In the book, Anantanand rambachan offers a fresh and detailed perspective on Advaita Vedanta. Hinduism’s most influential and revered religious tradition. Rambachan, who is both scholar and an Advaitin, attends closely to the Upanisads and authentic commentaries of Sankara to challenge the tradition and to reconsider central aspects of its current teachings. His reconstruction and reinterpretation of Advaita focuses in particular on the nature of Brahman, the status of the world in relation to Brahman, and the meaning and relevance of liberation.
Rambachan queries contemporary representations of an impersonal Brahman and the need for popular, hierarchical such as those between a higher (para) and lower (apara) brahman, Such distinctions. Rambachan argues, are inconsistent with the non-dual of Brahman and are unnecessary when brahman’s relationship with the world is correctly understood. Questioning Advaita’s traditional emphasis on renunciation and world-denial. Rambachan expands the understanding of suffering (duhkha) and liberation (moksa) and address socioeconomic as well as gender and caste inequalities. Positing that the world is a celebrative expression of God’s fullness, this book advances Advaita as a uninhibited parth to a liberated life committed to compassion, equality, and justice.
“This is a fine introduction to, and argument for a reinterpretation of, Asdait Vedanta by a scholar who is also an Advaitin. The book is thus constructive in two senses, it is theological and largely positive, while still solid scholarship. Such a combination, especially done well, is rare.” – Andrew Q Fort, author of Jivanmukti Transformation: Embodied Liberation in Advaita and Neo- Vedaita
“The book embraces a fresh alternative to mainstream Advaita illusionism. Because of its novel understanding of the place and value of non-dualistic spirituality for contemporary societal, needs its plentiful illustrative examples, its practical spiritual guidance. Its clear style, and overall brevity, it should be appreciated by both novice and the trained scholar” – Bradley J Malkovsky, editor of New perspectives on Advita Vedanta
On the basis of a well-known principle of classification, the indigenous religious systems of India are divided into two broad categories: astika (orthodox) and nastika (heterodox). The criterion of orthodoxy is the acceptance of the Vedas as an authoritative source of knowledge. Among the systems that are regarded as orthodox, the Advaita tradition has perhaps exerted the most widespread influence. Adcaita, in the words of Eliot Deutsch, “had been and continues to be, the most widely accepted system of thought philosophers in India, and it is, we believe, one of the greatest philosophical achievements to be found in the East or in world. The foremost systematizer and exponent of Advaita is Sankara, who interprets the Vedas, and especially the Upanisads, as affirming an ultimate ontological non-duality.
The Advaita tradition had been the principal focus of my scholarly research and publication. In my first study on Advaita, I undertook a refutation of contemporary interpretations of the epistemology of Sankara. Sankara is widely represented in these studies as having accorded only a provisional validity to knowledge gained by inquiry into the words of the Vedas. According to this popular view, Sankara did not see the Vedas as the unique and definitive source for the knowledge of Brahman, but proposed personal experience ((anubhava) as superior to the Vedas. The affirmations of the Vedas need to be verified by secondary authority.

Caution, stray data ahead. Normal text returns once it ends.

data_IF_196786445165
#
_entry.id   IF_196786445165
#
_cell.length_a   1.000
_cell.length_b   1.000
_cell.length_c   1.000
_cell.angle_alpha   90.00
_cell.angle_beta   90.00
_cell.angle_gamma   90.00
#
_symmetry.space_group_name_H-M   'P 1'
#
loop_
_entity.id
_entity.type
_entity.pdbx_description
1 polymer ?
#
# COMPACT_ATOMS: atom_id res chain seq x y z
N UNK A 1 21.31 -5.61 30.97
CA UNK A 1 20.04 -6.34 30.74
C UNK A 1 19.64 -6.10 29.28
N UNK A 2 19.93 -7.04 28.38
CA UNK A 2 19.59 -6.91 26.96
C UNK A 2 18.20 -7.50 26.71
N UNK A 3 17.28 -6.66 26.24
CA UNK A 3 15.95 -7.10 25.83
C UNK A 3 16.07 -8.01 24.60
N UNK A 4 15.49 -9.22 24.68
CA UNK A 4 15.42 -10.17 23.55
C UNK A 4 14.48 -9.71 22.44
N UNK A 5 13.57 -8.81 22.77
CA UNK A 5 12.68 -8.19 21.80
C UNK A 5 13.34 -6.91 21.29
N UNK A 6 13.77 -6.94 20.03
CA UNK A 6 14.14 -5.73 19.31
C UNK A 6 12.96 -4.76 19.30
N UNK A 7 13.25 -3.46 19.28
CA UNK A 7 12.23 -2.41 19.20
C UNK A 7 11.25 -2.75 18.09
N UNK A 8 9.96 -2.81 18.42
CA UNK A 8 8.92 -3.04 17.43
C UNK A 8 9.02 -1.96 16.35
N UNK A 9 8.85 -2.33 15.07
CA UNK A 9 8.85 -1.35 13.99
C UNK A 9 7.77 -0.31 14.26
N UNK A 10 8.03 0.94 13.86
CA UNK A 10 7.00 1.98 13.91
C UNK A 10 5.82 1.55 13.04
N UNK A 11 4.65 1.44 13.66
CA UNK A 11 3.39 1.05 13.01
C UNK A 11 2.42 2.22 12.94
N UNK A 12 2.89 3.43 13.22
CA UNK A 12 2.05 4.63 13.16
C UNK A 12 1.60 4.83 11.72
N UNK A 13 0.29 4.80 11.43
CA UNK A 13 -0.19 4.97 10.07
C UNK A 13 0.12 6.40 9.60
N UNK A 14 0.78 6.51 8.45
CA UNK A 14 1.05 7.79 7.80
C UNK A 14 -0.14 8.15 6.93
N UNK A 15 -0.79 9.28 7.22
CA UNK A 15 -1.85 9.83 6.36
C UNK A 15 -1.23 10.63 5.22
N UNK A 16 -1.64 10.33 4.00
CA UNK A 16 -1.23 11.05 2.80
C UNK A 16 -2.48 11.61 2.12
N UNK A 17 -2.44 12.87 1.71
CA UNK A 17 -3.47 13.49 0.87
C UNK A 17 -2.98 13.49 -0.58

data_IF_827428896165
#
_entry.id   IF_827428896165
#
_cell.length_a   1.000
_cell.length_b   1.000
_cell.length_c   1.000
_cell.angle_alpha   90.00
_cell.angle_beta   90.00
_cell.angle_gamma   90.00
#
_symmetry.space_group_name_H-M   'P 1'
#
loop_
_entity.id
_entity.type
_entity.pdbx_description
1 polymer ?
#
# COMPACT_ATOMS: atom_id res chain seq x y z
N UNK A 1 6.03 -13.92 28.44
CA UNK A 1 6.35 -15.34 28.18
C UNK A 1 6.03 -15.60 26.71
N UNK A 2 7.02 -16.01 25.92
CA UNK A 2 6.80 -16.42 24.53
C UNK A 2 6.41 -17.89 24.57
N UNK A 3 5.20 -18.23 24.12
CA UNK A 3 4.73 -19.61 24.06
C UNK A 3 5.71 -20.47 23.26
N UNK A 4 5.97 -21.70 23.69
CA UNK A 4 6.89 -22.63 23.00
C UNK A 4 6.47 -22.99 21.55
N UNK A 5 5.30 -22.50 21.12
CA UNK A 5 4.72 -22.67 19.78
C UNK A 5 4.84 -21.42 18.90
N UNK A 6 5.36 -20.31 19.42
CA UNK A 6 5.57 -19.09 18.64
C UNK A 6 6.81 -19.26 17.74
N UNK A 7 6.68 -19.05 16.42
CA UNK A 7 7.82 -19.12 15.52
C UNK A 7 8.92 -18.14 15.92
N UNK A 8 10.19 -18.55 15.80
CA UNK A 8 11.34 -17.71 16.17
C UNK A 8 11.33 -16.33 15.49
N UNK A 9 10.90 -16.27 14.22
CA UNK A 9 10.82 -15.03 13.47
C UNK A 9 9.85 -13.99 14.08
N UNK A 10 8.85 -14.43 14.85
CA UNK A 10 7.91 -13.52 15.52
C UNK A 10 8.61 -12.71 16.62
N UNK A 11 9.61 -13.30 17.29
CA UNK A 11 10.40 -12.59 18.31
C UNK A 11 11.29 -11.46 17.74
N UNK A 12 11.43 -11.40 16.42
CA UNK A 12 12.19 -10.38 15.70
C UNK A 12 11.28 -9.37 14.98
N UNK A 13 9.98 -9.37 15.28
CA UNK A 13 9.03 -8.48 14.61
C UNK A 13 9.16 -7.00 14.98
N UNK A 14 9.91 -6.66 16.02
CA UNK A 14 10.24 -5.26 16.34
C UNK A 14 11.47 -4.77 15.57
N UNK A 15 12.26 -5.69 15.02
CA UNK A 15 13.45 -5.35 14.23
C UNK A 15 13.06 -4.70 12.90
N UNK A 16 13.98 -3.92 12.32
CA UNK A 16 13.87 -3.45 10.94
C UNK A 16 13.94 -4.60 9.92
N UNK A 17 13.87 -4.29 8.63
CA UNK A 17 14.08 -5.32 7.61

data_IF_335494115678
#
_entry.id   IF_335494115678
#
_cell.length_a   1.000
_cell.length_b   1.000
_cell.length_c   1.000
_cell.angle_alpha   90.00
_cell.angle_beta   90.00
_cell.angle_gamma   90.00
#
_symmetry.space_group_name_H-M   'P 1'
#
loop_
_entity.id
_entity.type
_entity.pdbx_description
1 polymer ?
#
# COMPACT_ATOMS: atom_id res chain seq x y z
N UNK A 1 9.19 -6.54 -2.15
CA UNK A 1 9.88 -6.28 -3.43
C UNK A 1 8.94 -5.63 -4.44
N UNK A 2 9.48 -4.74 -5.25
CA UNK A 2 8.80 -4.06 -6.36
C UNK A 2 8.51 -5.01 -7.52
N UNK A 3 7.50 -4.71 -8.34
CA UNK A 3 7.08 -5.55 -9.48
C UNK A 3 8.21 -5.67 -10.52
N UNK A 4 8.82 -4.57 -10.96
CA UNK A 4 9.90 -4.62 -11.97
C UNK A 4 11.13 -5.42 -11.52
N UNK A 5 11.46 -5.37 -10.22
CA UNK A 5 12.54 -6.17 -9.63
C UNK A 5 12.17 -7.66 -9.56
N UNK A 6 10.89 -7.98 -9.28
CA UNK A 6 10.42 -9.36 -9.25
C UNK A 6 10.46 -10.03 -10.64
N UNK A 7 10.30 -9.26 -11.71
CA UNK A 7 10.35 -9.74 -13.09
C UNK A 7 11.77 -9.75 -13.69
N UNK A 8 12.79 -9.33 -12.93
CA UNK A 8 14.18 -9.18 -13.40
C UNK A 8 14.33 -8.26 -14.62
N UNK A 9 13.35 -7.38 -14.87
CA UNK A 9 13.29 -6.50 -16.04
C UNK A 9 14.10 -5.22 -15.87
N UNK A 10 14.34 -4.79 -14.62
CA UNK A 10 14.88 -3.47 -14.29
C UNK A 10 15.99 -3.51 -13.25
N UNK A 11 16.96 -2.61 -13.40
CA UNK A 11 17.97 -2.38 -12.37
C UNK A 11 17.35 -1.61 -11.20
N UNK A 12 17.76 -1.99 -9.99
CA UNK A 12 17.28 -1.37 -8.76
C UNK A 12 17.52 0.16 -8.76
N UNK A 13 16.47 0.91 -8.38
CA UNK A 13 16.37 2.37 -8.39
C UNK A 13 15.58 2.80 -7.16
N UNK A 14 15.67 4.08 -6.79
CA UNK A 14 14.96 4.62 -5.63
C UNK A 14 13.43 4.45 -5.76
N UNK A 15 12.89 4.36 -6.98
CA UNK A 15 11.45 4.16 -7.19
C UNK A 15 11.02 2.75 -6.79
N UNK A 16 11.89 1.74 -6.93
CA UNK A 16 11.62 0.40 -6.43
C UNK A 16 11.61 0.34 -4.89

In Accomplishing the Accomplished, I argue that such interpretations misrepresent Sankara’s epistemology in failing to apprehend the meaning that he ascribes to the Vedas as the definitive means of knowing Brahman. In relation to the knowledge of Brahman, Sankara saw all other source as subordinate to the Vedas and supported his view with detailed arguments. I presented Sankara’s argument s as centered on three interred claims: (1) the Vedas as a logical means of knowledge, (2) Vedas as an adequate means of knowledge, and (3) the Vedas as a fruitful means of knowledge.
In my second Advaita work, The Limits of Scipture: Vivekanandas’ Reinterpretation of the Vedas, I undertook an exposition and critique of Swami Vivekananda’s interpretation of the relationship and personal experience. Vivekananda is one of the most influential interpreters in the recent history of Hinduism. He champions the argument that authoritative means of knowledge, in Advaita, is a special experience that reveals, beyond doubt, the truths of the universe and human existence. The teachings of the Vedas, according to Vivekananda, possess only hypothetical or provisional validity and need the verification that personal experience provides. He subordinates the scripture to experience. It is clear that the aforementioned interpretation of Sankara’s epistemology is deeply influenced by Vivekananada’s formulation and presentation of Advaita.
In Limits of Scripture, I challenge the common identification of Vivekananda’s interpretations with those of Sankara and discuss significant divergences between both commentators. I assess the consistency and persuasiveness of his arguments, within the Advaita framework, for personal experience as superior to scripture, and offer a historical explanation for the increasing characterization of Advaita as mystical, and the secondary role attribute scripture.